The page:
Southwest Airlines has an interesting way of recruiting people. In addition to the usual interview process, they also have a session where certain individuals are called on to lead an information session. This is when the real observation takes place, but the catch is: the recruiters are not watching how well those individuals lead those sessions. They take careful note of those who are listening. They watch how well they take in information, but most importantly, they watch how those listeners help those who are presenting, by being enthusiastic and attentive.  They ask questions that are helpful and not self-serving, so that they would stand out, and bring attention to themselves. Instead, they foster an environment, so that others listening would benefit from the session.

I heard that story in a training session workshop years ago when working in the corporate world. Oddly enough, I see the same kind of phenomenon prevailing in other parts of life. The best leaders I’ve come across were those who were smart in their service to others. As followers they enthusiastically and effectively serve their leaders, so that in turn their leaders have an easier time leading. Whether it’s church or any organization, this principle has been tried and true.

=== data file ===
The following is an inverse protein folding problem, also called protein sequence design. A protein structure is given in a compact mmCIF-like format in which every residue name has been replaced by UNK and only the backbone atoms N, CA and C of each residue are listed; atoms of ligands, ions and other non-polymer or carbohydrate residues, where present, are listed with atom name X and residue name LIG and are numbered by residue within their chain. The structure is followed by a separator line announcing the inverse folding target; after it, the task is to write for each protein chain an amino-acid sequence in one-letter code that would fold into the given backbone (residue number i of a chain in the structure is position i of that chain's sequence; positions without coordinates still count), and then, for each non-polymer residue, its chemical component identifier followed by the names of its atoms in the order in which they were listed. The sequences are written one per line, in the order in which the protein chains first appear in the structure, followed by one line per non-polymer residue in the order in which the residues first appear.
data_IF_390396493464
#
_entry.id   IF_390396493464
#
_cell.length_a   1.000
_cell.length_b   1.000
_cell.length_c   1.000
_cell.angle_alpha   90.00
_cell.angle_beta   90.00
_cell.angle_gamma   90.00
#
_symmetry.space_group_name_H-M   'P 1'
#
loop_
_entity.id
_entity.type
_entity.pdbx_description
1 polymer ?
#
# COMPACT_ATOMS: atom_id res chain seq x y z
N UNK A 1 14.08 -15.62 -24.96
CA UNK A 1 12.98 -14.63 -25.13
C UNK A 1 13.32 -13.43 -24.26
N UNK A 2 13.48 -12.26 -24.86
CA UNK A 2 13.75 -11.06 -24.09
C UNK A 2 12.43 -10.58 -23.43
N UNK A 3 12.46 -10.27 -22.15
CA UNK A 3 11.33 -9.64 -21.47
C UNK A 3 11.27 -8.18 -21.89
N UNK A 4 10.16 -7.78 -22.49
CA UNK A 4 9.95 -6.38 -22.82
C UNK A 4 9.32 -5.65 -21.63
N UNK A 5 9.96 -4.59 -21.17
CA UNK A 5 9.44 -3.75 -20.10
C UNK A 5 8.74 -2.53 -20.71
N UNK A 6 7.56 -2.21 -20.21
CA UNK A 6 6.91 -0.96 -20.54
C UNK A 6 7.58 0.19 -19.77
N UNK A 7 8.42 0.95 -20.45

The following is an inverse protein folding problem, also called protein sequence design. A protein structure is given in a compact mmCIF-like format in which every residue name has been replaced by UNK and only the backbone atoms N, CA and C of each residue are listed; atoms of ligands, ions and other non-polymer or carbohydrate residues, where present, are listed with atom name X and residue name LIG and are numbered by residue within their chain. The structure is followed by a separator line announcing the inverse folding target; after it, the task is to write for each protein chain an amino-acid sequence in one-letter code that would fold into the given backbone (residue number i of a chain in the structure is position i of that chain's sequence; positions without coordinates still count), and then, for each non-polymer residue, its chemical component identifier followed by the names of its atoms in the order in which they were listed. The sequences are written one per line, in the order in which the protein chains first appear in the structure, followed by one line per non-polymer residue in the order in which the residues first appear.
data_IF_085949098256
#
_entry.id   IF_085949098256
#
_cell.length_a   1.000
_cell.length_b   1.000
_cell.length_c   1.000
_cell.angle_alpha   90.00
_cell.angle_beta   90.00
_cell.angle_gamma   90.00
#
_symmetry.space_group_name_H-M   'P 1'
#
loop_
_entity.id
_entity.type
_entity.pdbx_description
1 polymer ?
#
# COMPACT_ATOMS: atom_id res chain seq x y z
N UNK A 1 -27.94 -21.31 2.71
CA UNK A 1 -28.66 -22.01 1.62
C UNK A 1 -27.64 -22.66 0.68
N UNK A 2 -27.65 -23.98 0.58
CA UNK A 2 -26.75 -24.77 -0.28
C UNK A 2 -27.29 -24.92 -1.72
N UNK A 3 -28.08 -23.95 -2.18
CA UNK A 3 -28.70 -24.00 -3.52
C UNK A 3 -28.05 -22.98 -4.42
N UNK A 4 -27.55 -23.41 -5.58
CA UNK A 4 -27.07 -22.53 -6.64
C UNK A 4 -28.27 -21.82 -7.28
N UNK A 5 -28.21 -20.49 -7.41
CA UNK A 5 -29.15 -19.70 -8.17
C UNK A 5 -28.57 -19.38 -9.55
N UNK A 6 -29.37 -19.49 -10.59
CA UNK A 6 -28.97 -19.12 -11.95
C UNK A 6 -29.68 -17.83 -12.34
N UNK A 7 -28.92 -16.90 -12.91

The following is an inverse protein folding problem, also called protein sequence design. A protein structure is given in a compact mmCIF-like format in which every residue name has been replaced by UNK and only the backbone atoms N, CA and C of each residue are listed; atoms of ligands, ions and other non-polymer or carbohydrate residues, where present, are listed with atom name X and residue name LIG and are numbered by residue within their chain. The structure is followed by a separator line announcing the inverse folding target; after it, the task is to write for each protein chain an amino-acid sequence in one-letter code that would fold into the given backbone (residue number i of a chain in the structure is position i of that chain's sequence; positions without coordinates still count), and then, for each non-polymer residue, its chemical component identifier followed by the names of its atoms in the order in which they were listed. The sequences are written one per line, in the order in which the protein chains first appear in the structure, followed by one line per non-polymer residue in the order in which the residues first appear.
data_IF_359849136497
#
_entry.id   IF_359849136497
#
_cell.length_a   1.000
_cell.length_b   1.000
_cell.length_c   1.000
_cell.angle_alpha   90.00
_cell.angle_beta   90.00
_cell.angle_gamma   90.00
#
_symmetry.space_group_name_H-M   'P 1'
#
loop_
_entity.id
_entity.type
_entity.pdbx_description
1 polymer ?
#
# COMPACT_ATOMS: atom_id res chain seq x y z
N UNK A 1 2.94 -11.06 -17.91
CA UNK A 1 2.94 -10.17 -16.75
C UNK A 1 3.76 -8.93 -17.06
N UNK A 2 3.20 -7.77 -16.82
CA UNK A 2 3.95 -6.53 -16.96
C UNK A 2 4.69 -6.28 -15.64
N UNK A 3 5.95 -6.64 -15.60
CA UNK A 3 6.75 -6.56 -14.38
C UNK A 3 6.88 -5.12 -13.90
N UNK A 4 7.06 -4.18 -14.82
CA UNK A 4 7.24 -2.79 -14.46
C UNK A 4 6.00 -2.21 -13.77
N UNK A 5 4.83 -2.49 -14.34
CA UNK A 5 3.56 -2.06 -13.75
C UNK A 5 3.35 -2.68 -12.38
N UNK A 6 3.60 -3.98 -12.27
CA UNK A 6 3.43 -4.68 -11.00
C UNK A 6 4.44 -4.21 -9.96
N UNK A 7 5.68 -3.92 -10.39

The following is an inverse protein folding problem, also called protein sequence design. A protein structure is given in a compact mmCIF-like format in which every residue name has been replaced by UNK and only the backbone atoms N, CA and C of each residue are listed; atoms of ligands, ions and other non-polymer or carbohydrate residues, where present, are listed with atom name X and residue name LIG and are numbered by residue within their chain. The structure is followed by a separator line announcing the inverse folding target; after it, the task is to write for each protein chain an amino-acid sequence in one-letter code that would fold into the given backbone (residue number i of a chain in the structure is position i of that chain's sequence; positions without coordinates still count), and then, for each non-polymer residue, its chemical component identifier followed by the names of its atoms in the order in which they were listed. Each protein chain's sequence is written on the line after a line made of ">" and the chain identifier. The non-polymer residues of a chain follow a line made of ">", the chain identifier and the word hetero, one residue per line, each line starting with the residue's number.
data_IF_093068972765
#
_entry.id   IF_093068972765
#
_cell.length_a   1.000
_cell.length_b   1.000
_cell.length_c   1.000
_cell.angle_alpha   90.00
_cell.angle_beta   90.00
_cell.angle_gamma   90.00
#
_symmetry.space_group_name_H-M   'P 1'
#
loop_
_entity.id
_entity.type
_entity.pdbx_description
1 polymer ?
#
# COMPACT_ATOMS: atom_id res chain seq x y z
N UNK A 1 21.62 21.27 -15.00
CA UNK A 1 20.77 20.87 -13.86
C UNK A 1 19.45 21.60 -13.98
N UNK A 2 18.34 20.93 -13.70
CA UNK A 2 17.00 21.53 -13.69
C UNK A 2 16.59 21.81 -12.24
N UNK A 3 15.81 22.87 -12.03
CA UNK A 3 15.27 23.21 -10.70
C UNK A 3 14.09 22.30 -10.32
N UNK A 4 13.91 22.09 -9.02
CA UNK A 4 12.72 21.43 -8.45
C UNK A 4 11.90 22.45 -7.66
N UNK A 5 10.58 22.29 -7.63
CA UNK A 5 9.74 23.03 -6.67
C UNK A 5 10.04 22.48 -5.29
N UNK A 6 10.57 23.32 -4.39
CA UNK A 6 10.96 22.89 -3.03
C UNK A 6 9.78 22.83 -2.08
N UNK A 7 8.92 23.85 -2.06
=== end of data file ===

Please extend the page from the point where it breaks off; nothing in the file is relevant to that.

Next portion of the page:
I can take this one step further: In the classroom, I find it that those with the best potential to be good teachers are not necessarily those who have all the answers. Those who desire to stand out for their “smarts” live in a mere egocentric vacuum. Intelligence is good–I don’t doubt that. But it can be better when it helps others, making the environment pleasant both for the teachers and the students.

What an impression that workshop had on me. Now doing something about it–that always seems to be the hard part.

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